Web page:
I was wondering if in the following sentence:

  • I know you're mad that I won't let you eat candy for dinner, sweetheart, but it's for your own good.

we can substitute the bold part for:

this is in your best interest.

Actually I know the meaning of both idioms, but both mean the same to me; however, I have my doubts whether the same goes to you as native speakers or there is another story there!

PS. in contrary cases we say:

  • It is not in your best interest.

Can we say instead:

  • It is not for your own good.

Do they make a good sense to you?

Please kindly enlighten me.

  • 1
    In British English we usually pluralise interests in such contexts, whereas AmE favours the singular. Nov 17, 2020 at 13:08
  • Yes FFRM you are exactly right. I found that out.
    – A-friend
    Nov 17, 2020 at 13:11

2 Answers 2

  • For your own good
  • In your best interest

As you say, they mean pretty much the same thing, but they are not always interchangeable.

"In your best interest" is more likely to be used for some action you carry out on someone's behalf. We speak about "acting in one's best interest".

"For your own good" is more likely to be used if you were physically giving someone something - for example, if you gave someone some medication that they didn't want. The medicine itself is for their good, although you might say that the act of giving it to them was in their interest.

"Not in your best interest" is a correct negation of the phrase.

We would not say "it isn't for your own good" - who's good is it for, then? An alternative phrase would be "it would be to your detriment", or less formally "it wouldn't be good for you".

  • Well, If I'm not mistaken, "this is not in your own good" and "This is in your best interest" are not considered the correct registers of the expressions. Do you confirm @Astralbee?
    – A-friend
    Nov 17, 2020 at 12:58
  • 1
    There's nothing wrong with "this is in your best interest", so long as "this" refers to an action. Like my example of medicine - how can a medicine itself be in someone's interest? But the act of giving it someone can be. "Not in your own good" doesn't make sense, as I've said in my answer. If something isn't in my own good, who's good is it for?
    – Astralbee
    Nov 17, 2020 at 13:02
  • 1
    Whether it makes sense or not, "[not] in your own good" is not idiomatic in any context. But it's perfectly possible to contrive contexts where not for your own good is a reasonable thing to say: You're doing this not for your own good, but for the benefit of the community. Nov 17, 2020 at 13:12
  • @FumbleFingersReinstateMonica That's a good point and an interesting use of the idiom, although it is essentially the same as saying "you're not doing this for your own good" and I feel it confuses the point of the question.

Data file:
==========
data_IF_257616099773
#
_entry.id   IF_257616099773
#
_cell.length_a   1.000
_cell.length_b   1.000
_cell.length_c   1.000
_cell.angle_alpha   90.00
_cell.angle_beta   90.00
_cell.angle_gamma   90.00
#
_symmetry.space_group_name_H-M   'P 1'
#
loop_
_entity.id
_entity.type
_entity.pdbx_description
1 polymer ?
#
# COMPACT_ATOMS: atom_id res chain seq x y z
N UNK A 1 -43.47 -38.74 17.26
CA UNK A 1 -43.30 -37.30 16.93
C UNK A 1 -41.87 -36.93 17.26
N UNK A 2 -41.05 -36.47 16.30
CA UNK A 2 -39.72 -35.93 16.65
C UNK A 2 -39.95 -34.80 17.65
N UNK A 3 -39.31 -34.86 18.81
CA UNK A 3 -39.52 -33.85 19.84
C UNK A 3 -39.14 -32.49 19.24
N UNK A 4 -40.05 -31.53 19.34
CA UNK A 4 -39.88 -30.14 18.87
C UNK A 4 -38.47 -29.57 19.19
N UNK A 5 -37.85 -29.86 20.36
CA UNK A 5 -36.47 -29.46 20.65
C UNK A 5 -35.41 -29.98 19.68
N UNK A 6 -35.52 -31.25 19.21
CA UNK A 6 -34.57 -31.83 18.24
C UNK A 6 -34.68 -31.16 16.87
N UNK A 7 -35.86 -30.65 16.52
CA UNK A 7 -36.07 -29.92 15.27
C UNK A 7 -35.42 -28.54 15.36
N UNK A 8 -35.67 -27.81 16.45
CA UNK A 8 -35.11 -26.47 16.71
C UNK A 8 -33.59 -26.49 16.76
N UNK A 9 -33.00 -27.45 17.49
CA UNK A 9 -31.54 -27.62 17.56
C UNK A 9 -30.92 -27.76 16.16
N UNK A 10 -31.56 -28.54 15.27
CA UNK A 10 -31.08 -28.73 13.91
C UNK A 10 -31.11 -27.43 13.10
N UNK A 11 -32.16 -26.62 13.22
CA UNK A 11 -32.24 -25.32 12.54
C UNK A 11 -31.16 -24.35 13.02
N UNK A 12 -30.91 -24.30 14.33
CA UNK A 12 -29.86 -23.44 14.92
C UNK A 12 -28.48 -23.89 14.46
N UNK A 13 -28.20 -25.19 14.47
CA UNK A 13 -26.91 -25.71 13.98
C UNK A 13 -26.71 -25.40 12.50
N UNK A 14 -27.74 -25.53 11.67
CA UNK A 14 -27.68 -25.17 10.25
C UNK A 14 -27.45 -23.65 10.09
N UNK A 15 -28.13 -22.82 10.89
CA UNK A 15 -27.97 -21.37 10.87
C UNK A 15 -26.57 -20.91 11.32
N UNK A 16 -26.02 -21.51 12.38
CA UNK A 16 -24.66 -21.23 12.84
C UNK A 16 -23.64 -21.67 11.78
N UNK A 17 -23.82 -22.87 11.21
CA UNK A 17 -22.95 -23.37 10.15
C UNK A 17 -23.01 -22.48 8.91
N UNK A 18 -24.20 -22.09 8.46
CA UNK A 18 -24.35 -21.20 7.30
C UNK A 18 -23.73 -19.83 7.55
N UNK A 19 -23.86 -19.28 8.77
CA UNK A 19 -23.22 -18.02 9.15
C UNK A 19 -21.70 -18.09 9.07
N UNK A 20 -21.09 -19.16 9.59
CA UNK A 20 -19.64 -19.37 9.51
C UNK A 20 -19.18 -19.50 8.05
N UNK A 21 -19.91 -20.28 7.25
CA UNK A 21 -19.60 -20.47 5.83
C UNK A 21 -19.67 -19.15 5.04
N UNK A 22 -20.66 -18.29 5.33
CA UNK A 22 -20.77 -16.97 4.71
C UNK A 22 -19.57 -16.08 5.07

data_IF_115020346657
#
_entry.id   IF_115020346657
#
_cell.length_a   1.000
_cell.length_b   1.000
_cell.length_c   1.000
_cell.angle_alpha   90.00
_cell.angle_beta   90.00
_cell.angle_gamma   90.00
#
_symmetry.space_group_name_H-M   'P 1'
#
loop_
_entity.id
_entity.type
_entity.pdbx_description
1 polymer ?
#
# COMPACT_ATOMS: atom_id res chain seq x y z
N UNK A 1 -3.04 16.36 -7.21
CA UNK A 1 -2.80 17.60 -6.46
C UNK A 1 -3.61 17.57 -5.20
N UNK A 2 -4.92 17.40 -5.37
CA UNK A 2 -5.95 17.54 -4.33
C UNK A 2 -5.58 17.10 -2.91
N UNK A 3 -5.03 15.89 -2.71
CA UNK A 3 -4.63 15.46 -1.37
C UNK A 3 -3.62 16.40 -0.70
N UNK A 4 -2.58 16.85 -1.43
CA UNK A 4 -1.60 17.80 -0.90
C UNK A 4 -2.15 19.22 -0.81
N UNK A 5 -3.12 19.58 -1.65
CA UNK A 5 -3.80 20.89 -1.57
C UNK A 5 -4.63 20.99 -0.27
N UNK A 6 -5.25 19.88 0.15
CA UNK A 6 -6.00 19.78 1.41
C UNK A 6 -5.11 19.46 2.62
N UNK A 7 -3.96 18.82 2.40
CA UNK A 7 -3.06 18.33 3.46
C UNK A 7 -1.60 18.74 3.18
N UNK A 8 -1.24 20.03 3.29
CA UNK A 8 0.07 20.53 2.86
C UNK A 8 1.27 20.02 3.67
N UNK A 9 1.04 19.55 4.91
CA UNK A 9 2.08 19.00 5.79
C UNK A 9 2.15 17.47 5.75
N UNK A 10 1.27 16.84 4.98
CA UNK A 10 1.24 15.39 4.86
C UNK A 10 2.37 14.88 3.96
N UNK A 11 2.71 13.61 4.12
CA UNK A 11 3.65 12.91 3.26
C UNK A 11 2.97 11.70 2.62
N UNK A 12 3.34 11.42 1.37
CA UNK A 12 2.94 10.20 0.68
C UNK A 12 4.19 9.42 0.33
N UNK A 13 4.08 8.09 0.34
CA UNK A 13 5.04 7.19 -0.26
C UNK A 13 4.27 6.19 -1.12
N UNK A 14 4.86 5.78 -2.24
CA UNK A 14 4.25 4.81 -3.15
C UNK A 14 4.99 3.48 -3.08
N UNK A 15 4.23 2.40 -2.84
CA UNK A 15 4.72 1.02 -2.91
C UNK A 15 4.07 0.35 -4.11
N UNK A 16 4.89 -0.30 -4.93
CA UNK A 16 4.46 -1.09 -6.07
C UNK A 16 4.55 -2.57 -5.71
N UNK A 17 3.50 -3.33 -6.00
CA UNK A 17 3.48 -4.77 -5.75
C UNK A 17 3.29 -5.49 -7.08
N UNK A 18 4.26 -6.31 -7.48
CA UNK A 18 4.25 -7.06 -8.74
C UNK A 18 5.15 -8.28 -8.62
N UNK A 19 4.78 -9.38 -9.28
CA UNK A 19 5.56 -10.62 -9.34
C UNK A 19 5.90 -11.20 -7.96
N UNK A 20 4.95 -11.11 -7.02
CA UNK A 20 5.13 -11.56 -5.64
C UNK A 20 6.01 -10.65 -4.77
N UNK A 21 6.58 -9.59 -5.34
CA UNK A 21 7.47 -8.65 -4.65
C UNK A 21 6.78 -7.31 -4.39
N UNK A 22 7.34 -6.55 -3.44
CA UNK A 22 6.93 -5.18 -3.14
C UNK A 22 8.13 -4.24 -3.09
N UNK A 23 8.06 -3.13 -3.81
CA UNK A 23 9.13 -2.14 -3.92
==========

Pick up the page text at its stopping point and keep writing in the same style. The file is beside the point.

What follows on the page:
– Astralbee
    Nov 17, 2020 at 13:23
  • 1
    OP's first comment under your question cited that non-idiomatic preposition usage - which you misleadingly dismissed as "not making sense", where actually it's just the "wrong" preposition. I also think it might help OP to be made aware of the not insignificant difference it makes to include the emphatic optional possessive own in some of the examples. Nov 17, 2020 at 13:58

The meaning is the same as far as I am concerned. The register is different: "for your own good" is familiar, "in your best interests" is formal.

Apart from that the usage is slightly different.

It is not in your best interest

It's okay to use the negative but in the UK we usually pluralise and say, "interests"

EDIT Please see the comment by @FumbleFingers Reinstate Monica concerning US usage.

It is not for your own good.

We do not usually negate this expression.

We might say, "it's bad for you".

  • According to your statements @chasly-supports Monica I think "in one's best interest" is usually used in negative form and "for one's own good" is often used in positive form. Hence, instead of saying "it's bad for you" we can say: "it is not in your best interest" although it would be a formal sentence. Do you agree?
    – A-friend
    Nov 17, 2020 at 13:09
  • Didn't you used to be "Chasly from the UK"? Americans usually use singular interest in such contexts - it's only BrE that pluralises it. Nov 17, 2020 at 13:15
  • @FumbleFingers Reinstate Monica - Yes. Thanks for the correction. I'll mention it in my answer. Nov 17, 2020 at 13:16
  • 1
    @FumbleFingersReinstateMonica I'm in the UK and I wouldn't pluralise it. I would see that as a mistake.
    – Astralbee
    Nov 17, 2020 at 13:27
  • 2
    @Astralbee: According to NGrams, in American English, singular is twice as common as plural. But in British English, plural is at least three times more common than singular. Because of unavoidable misclassifications, BrE is usually underrepresented for recent text, so the reality is even more skewed. Nov 17, 2020 at 13:50

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